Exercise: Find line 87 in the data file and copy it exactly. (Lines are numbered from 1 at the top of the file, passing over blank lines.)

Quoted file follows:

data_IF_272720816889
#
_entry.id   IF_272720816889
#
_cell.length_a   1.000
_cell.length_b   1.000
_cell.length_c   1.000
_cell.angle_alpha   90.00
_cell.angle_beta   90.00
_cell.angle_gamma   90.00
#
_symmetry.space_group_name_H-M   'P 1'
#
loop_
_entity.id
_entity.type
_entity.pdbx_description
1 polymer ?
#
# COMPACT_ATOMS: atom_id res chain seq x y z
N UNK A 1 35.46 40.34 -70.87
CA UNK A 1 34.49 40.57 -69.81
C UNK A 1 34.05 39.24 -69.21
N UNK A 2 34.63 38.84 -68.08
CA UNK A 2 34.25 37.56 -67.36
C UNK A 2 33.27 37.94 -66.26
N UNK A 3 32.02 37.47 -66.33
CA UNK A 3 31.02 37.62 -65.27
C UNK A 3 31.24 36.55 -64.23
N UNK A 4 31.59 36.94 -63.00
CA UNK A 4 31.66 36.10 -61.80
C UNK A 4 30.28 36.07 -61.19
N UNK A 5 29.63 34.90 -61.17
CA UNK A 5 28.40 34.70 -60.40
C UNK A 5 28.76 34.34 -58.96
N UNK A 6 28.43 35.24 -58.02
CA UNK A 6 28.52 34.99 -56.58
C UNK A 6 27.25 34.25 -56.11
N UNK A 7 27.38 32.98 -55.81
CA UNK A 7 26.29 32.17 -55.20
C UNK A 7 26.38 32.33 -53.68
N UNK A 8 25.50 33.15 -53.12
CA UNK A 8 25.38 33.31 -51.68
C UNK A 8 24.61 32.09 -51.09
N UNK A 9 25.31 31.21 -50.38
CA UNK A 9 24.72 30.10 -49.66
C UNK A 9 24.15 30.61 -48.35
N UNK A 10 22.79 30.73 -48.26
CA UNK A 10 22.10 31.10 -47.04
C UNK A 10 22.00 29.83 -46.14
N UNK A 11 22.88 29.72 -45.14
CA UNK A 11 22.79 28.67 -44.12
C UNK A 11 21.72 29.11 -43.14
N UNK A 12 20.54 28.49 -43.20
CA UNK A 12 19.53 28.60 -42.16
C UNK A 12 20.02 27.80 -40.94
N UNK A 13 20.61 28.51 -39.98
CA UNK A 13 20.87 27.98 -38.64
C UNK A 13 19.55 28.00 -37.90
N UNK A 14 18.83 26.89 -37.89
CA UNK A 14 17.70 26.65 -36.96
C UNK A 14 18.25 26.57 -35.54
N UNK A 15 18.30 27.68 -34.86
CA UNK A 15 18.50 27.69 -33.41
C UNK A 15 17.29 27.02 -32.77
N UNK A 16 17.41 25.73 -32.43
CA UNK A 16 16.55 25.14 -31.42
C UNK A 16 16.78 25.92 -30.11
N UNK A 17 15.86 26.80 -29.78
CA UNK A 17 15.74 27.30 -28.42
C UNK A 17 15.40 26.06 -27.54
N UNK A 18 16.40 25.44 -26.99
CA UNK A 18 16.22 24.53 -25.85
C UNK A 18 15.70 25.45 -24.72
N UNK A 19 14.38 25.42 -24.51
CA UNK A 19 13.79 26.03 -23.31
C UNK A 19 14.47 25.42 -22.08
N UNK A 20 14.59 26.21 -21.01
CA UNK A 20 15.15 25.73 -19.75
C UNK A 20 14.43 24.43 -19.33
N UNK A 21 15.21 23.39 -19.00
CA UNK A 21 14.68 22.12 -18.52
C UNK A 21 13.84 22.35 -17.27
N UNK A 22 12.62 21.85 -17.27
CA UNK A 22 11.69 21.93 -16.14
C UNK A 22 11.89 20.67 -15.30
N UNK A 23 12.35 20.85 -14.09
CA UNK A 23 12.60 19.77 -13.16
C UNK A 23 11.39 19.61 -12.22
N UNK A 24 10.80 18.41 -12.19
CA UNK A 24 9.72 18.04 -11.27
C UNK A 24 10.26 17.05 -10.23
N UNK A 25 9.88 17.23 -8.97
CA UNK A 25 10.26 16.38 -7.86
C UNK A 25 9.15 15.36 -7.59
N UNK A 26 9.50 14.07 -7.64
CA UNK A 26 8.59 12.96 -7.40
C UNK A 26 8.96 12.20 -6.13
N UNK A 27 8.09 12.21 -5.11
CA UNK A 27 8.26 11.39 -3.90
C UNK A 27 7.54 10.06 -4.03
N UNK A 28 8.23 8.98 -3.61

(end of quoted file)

N UNK A 23 12.35 20.85 -14.09